How are the Bengals going to replace the production of Mohamed Sanu? He was rarely relied upon as a No. 1 option, but he still put up 152 receptions, 1,793 yards, and 11 touchdowns during his four year career with the team. As much as the Bengals would like to be optimistic going forward, those just aren't numbers that you tend to see out of the third wide receiver option.
The last No. 3 receiver who hit Sanu's heights for the Bengals was none other than Chris Henry. Sanu averaged more yards per season (448.25) than Henry (363), although Henry averaged more touchdowns per season (4.2) than Sanu (2.75).
Sanu and Henry have another thing in common. They both played the slot role very effectively when asked to do so. Over the years, Sanu emerged as the Bengals' top option at the slot receiver position following the departure of Andrew Hawkins.
However, one thing that Henry and Sanu didn't have in common was Sanu's versatility. That's to say that Sanu's ability to run the ball out of the backfield and even throw a touchdown pass from time to time were very unique things that he brought to the table for the Bengals' offense to feed off of.
Due to playing on the same team as Odell Beckham Jr. and Jarvis Landry in college, James Wright struggled to find much starting experience. As a result, the Bengals were able to wait until the seventh round to draft him in 2014.
In college, Wright was named LSU's special team's captain in his senior season. It might not mean much to his NFL career, but the fact that he's got that strong special team's experience is likely to demand the coaching staff's attention as a player who can not only be a handful in the slot, but can also contribute as an effective special teams player.
When he got the ball in his hands in his rookie season (2014) he averaged an incredible 18.2 yards per catch. That number will likely shrink when his role with the team is increased and he gets more catches, but it's still a number comparable to Sanu's 11.8 yards per catch.
Replacing Sanu with Wright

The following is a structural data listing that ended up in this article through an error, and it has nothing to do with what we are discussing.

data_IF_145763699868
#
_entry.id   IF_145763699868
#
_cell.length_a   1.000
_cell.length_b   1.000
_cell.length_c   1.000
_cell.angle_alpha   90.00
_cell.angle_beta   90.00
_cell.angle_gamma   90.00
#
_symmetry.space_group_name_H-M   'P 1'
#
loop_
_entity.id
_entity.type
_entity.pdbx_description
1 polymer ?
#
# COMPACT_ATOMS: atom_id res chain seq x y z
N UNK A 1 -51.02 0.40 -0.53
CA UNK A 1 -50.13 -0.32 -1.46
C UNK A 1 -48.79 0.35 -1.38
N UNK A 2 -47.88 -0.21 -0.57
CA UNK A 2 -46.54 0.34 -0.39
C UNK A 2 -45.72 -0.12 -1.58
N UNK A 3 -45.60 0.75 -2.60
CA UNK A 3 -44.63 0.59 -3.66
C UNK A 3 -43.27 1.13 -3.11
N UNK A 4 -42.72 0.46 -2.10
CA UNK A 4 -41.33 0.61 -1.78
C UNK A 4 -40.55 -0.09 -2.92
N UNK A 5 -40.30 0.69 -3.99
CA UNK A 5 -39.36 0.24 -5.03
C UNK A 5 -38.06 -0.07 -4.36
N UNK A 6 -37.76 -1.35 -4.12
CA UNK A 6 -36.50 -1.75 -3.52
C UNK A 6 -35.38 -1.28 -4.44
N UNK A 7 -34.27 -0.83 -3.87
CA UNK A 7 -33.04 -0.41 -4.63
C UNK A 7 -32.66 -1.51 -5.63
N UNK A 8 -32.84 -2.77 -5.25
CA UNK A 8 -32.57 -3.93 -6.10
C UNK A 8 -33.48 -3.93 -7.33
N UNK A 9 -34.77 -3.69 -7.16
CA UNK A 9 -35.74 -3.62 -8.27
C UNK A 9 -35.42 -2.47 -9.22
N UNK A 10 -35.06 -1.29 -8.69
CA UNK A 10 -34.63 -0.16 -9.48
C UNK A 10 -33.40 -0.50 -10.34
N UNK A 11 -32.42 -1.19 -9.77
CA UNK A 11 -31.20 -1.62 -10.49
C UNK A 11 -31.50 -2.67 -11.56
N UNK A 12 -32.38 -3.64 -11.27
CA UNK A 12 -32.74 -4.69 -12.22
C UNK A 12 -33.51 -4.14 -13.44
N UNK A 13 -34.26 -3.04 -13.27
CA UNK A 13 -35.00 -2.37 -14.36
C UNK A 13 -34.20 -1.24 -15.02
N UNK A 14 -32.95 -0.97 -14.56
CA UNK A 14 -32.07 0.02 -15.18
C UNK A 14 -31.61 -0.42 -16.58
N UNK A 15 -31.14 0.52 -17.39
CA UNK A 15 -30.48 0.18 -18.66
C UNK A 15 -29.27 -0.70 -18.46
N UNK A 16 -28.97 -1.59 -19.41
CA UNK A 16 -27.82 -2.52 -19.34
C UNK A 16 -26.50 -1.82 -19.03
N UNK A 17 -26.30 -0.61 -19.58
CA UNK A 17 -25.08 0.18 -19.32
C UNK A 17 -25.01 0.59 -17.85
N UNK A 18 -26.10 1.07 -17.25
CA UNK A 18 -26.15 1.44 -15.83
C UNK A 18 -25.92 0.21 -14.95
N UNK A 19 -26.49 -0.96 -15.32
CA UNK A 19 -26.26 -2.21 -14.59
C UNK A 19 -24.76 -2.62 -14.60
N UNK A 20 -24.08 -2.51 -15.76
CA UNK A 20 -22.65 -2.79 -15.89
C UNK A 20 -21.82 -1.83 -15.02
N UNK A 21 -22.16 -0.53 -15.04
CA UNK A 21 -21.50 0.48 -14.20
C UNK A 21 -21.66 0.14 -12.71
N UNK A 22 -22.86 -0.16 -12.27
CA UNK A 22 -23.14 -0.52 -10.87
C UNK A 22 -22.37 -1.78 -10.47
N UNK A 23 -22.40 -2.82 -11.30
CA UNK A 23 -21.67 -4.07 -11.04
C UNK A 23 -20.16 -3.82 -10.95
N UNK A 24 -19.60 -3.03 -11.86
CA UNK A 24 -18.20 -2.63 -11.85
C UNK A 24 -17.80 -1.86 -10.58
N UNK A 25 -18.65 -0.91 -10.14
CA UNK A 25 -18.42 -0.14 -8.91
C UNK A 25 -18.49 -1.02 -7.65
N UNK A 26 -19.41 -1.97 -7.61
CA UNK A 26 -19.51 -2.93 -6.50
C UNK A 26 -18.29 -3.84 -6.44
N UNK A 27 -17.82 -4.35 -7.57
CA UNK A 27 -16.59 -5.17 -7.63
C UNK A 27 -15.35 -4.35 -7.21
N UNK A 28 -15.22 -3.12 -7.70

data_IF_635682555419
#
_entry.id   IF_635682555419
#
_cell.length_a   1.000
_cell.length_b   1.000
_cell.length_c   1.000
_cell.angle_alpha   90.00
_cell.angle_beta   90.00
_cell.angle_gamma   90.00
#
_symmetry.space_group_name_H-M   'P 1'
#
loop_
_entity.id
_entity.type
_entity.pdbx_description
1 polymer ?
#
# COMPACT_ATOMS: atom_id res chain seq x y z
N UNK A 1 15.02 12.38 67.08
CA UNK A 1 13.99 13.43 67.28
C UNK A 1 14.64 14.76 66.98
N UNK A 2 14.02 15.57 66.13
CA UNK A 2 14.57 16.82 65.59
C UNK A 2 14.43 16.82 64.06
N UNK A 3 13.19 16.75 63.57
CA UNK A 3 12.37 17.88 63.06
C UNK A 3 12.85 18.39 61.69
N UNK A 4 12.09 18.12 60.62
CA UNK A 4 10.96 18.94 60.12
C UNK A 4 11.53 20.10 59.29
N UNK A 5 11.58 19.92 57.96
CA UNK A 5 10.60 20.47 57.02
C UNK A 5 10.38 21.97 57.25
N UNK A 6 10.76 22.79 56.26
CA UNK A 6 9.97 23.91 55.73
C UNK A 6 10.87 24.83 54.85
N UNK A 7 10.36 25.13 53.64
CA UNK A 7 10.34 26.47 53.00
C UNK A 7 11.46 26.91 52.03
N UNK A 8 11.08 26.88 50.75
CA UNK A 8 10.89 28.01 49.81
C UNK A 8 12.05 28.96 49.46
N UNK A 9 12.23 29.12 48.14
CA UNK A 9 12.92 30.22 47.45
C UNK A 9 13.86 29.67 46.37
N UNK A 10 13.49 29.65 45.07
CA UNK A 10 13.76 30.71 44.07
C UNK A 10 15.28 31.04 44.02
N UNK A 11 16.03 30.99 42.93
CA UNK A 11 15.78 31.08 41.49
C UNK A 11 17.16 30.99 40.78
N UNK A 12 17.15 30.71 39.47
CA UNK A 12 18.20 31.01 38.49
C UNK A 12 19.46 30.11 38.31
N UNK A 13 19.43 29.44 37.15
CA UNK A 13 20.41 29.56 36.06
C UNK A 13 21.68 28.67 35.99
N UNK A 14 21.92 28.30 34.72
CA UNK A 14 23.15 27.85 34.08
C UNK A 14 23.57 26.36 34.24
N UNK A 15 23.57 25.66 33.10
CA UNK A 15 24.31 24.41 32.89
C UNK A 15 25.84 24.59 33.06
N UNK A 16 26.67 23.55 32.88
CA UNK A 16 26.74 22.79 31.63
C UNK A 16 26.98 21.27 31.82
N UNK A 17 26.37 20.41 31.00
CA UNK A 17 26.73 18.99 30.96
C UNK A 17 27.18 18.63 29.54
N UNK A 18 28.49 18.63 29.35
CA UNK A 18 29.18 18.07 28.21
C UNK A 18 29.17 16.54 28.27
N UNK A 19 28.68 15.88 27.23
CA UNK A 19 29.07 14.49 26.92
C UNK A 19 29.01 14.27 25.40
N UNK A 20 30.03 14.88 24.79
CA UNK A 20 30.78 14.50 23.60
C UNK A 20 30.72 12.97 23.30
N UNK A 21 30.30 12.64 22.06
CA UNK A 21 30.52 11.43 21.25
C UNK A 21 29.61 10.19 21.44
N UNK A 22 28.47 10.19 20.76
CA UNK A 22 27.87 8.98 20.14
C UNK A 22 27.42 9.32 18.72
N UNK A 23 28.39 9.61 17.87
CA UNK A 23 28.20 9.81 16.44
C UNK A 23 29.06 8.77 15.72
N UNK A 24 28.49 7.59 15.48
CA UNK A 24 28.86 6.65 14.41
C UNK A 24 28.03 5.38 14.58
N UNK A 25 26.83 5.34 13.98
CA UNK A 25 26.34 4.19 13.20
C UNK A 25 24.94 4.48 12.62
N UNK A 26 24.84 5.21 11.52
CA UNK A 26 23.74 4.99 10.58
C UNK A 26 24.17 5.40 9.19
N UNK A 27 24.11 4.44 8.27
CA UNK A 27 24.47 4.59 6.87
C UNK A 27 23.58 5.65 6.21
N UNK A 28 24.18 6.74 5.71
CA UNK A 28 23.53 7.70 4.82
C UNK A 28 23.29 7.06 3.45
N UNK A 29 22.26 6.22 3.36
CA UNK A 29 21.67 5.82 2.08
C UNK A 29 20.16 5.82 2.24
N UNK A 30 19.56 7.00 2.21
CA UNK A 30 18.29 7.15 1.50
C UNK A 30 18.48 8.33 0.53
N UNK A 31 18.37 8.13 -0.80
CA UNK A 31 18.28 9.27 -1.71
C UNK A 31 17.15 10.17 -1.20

Although he was hurt for the entire 2015 season and hasn't had much of an opportunity to make plays being buried on the depth chart, Wright is another slot-type receiver who can likely be effective in Sanu's role. He's only caught five passes in his career with the Bengals so far, but he used his Sanu-like size and quickness to make the most of each catch.
At 6'2 and 203 pounds, Wright has the frame to play virtually every role that the 6'2" and 210 pound Sanu did. He might not be throwing many touchdown passes, but his size is close to ideal for a speedy slot receiver who can also shift to the backfield for a gadget run play if necessary.
He's also got the kind of deceptive speed that scouts loved both going into college and the draft. He hasn't had much of an opportunity to show greatness in his short career with the Bengals, but he's had a few plays where he's shown his ability to get open at crucial moments. Need I remind you of the time he "won" the game for the Bengals in 2014 against the Panthers?
Of course, as we know now, Mike Nugent missed the winning field goal and the Bengals ended up tying the Panthers. However, Wright did everything he could to put the Bengals in position to win on that play. On the same end, I know you remember plays like this from Sanu:
That play for Sanu happened in the third quarter when the Bengals were already ahead 10-3, but it was an important play that gave the Bengals momentum following a missed field goal by Nugent on the previous drive. It put them up by two scores. Jeremy Hill ended up contributing a third touchdown that game, but Sanu's catch was the cushion the team needed to take a lot of the pressure off in that game.
Wright is probably not going to hit the heights of his college teammates Beckham or Landry. But, he has a good chance to put together a strong slot campaign for the Bengals behind star weapons like A.J. Green, Tyler Eifert, Hill, and Bernard.
Providing the Bengals pick up a strong No. 2 receiver in the draft, Wright could end up being that wild-card player who teams forget about purely because of the number of weapons that this offense has.